On August 2, US House Speaker Nancy Pelosi made a controversial visit to Taiwan while on a tour in Asia to show support for US Allies. At the beginning of her trip in Singapore on July 31, there was no mention of a visit to Taiwan. However, speculations intensified during the following days and Chinese leaders urged President Biden to prevent Pelosi from visiting the island, making the US and the world aware of serious consequences that could follow.

Just minutes after Pelosi arrived in Taipei, China announced they would perform live-fire military exercises around the island of Taiwan starting two days later. On August 4 more than 200 Chinese military aircraft and more than 50 warships were seen in the territorial waters surrounding Taiwan, some crossing the unofficial border. In addition, ballistic missiles were launched around and over the island in a drill that lasted until August 8. The exercise was the largest ever by Chinese forces. China was accused by Taiwan’s Foreign Minister Joseph Wu for being in preparation of an invasion.

Following the visit, China imposed sanctions on Pelosi and her relatives and haltered cooperation with the US on a range of issues including climate change, counter-narcotics, and illegal immigration. Moreover, China announced its intent to cancel the Military Maritime Consultative Agreement (MMCA) meetings, which would prevent military communication between China and US, and threaten the “guardrails” between the two countries.

The heightened tensions were still visible last week, when the Taiwan military on Thursday shot down an unidentified drone entering its airspace near an islet off the Chinese coast. Additionally, on Friday the Biden administration approved more than $1.1 billion in arms sales to Taiwan, which is said to be in line with a longstanding US policy of providing defensive weapons to the island. This has further angered China who warned the US it would take counter-measures.


China-US rivalry

As the two largest economies in the world, the US and China have an important yet competitive relationship. It has been a modern type of competition mostly involving the use of soft power sources such as economic, technological, and ideological influence across the world. This competition seems to have intensified during the last couple of years. In 2018 the Trump administration engaged in a trade war with China, after imposing tariffs and quotas on imports, which seriously challenged the relationship between the two superpowers. The competition between the two seemed to continue with the Biden Administration, which has not yet changed the tariffs on Chinese goods set by Trump. In a speech, the US Secretary of State Antony Blinken stated: “China is the only country with both the intent to reshape the international order and, increasingly, the economic, diplomatic, military, and technological power to do it”. The rivalry is felt in every transaction between the countries, making the relationship a very complex one.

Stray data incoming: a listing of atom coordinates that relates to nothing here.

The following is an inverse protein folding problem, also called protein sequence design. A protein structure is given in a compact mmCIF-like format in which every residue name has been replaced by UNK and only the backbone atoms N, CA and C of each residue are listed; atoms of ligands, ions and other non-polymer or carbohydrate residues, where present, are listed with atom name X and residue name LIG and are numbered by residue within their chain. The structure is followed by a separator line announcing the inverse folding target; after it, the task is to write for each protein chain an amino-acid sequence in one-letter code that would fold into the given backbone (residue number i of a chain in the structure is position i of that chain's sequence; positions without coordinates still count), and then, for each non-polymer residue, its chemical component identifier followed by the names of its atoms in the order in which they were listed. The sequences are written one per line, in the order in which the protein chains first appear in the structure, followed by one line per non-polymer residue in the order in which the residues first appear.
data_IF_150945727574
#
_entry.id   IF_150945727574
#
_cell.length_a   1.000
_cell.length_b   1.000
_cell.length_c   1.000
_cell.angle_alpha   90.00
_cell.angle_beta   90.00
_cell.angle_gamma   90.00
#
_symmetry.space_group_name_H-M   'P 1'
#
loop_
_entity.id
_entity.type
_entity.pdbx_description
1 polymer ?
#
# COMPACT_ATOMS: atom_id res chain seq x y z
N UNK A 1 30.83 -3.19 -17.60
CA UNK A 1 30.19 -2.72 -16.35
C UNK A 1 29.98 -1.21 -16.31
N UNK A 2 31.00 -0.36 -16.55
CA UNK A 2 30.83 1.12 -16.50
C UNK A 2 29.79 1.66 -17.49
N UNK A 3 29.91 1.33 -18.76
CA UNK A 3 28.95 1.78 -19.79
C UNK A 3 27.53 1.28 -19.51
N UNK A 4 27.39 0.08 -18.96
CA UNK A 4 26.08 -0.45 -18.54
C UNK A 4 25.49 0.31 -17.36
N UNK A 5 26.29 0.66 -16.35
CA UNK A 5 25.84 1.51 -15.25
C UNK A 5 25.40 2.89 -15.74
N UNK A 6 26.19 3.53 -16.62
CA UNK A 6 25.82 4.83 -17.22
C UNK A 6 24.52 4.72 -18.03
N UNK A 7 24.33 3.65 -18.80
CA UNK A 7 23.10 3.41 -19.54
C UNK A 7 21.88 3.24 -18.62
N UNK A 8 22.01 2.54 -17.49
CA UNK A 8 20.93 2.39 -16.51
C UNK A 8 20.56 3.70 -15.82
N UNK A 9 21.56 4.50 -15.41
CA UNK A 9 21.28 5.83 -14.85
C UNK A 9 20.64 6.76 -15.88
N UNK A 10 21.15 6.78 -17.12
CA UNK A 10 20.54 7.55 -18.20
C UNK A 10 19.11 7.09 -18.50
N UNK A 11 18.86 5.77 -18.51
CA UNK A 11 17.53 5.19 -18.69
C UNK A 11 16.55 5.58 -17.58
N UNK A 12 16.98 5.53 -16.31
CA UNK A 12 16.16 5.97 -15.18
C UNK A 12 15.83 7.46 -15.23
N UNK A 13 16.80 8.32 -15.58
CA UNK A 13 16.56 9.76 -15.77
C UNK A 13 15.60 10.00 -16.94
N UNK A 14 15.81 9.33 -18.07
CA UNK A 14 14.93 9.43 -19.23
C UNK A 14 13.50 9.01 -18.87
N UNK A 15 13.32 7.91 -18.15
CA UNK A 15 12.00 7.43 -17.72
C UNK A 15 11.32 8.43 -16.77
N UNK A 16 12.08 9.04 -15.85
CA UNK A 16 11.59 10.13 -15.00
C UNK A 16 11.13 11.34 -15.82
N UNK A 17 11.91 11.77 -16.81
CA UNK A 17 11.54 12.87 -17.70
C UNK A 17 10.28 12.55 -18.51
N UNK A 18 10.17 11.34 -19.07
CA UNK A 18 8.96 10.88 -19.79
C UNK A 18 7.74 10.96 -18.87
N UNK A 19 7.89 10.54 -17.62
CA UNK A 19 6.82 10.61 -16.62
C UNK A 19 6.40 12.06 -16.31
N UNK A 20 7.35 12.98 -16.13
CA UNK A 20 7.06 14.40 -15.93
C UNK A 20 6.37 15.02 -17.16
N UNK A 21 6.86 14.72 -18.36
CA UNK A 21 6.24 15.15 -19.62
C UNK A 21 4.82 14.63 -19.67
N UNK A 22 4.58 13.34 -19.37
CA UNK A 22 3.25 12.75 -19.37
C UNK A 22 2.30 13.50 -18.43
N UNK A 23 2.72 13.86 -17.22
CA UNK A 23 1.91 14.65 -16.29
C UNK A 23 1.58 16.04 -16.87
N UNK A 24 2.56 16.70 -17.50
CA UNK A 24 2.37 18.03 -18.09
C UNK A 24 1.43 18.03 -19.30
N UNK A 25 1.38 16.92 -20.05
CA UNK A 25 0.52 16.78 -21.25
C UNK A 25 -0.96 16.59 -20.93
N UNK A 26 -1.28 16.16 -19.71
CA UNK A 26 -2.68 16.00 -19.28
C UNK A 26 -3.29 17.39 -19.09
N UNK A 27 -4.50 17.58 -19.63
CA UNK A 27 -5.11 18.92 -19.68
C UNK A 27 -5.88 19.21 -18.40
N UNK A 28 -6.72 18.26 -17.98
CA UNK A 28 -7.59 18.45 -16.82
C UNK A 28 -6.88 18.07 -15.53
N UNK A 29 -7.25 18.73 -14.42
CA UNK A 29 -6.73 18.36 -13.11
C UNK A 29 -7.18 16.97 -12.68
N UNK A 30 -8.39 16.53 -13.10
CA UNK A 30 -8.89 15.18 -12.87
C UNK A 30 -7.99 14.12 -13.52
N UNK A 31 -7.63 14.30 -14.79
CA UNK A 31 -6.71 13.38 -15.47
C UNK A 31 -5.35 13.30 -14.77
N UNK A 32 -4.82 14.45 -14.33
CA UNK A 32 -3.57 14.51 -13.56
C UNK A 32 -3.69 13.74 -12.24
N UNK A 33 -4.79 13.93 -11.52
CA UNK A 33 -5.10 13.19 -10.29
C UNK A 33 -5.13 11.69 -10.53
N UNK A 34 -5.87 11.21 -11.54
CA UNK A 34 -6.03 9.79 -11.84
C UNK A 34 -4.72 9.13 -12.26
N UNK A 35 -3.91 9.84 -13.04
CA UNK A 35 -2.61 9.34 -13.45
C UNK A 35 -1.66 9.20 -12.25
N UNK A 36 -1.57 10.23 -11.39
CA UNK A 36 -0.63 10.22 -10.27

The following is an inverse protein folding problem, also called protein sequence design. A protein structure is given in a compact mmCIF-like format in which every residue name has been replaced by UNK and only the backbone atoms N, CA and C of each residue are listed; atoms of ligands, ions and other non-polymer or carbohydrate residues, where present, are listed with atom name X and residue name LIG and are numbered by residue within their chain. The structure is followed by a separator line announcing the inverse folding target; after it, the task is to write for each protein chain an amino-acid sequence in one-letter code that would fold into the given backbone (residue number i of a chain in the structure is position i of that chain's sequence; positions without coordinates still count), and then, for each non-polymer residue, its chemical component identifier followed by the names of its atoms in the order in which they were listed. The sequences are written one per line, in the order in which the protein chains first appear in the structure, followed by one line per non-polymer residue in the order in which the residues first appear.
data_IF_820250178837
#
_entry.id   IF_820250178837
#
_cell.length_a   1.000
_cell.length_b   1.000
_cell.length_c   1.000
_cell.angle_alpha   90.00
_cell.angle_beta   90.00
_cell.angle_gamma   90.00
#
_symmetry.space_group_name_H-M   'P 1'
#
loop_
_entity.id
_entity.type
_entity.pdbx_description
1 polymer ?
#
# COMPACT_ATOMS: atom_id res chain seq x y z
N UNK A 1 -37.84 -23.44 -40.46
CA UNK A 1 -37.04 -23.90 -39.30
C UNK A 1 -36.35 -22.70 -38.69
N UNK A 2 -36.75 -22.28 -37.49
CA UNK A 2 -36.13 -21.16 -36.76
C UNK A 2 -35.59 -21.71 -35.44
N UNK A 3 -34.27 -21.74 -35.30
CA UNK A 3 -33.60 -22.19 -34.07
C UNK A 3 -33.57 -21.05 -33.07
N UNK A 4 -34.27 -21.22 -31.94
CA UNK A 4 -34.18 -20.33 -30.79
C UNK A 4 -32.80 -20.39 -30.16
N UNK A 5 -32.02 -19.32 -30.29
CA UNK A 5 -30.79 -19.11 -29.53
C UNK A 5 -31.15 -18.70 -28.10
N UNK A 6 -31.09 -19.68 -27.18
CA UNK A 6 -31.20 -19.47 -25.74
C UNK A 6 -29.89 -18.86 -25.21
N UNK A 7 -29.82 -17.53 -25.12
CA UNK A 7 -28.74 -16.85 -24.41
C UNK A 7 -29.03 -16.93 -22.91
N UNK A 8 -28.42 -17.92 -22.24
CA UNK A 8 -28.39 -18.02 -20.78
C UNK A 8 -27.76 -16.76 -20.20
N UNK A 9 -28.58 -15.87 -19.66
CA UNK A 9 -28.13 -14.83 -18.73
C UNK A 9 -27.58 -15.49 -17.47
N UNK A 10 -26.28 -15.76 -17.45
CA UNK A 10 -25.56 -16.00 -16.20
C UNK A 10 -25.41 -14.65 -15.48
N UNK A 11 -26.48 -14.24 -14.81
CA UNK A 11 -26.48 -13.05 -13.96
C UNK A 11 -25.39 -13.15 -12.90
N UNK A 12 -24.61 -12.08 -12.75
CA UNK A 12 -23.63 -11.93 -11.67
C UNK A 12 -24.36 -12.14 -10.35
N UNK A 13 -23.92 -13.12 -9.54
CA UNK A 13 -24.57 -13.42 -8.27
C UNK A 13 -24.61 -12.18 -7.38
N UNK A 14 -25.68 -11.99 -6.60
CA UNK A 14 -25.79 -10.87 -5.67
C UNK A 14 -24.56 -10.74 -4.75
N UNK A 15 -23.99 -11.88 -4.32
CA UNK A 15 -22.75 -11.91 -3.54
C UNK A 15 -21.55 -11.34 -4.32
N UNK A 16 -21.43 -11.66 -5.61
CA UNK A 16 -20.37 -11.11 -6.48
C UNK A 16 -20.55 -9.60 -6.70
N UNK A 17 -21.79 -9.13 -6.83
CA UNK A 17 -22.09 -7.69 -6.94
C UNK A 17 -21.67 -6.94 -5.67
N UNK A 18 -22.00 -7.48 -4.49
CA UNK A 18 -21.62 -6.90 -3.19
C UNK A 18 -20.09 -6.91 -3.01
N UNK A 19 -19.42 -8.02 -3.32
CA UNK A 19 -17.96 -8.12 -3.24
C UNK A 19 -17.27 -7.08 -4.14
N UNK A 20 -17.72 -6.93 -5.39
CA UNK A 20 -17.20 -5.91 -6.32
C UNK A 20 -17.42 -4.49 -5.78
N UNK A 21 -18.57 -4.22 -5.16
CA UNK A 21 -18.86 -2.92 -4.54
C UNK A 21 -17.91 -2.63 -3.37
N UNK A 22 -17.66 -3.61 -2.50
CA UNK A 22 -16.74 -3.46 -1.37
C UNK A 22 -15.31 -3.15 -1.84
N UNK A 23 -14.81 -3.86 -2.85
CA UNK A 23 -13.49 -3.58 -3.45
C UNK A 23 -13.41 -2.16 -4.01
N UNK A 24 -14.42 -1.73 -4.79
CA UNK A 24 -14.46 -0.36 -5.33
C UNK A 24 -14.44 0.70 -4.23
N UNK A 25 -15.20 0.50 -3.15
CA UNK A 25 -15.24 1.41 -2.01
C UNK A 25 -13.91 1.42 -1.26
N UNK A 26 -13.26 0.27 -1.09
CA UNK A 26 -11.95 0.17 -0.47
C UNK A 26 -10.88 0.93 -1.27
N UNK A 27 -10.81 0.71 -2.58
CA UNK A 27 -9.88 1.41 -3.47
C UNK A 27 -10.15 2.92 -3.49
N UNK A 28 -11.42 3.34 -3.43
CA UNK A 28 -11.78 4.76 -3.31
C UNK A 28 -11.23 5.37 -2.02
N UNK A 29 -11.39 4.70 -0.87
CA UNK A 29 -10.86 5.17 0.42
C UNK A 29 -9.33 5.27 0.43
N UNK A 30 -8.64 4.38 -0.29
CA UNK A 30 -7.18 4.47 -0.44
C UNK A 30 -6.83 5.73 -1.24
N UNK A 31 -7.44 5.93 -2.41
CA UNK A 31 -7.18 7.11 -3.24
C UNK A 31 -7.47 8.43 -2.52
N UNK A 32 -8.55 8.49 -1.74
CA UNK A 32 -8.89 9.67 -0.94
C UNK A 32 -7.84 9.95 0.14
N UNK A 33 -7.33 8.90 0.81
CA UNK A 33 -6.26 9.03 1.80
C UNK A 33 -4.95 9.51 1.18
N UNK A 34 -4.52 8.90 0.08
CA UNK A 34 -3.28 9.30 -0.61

It should be noted, notwithstanding the differences between the two countries, that the US has acknowledged the “One-China policy” since 1979 when formal ties between the two countries were built. The policy states the People’s Republic of China as the “sole legal government of China,” and acknowledged, but did not endorse, “the Chinese position that there is but one China and Taiwan is part of China.” For China, this has been seen as security that Taiwan is to be viewed as a part of mainland China and that therefore the US would not interfere in its internal business. On the other hand, the US signed the Taiwan Relation Act (TRA) in 1979 which provides the legal basis for an unofficial relation to Taiwan that includes arms sales. While the US to this day emphasizes that its long-standing One-China policy is still in effect, it has not taken a formal stance on the question of independence.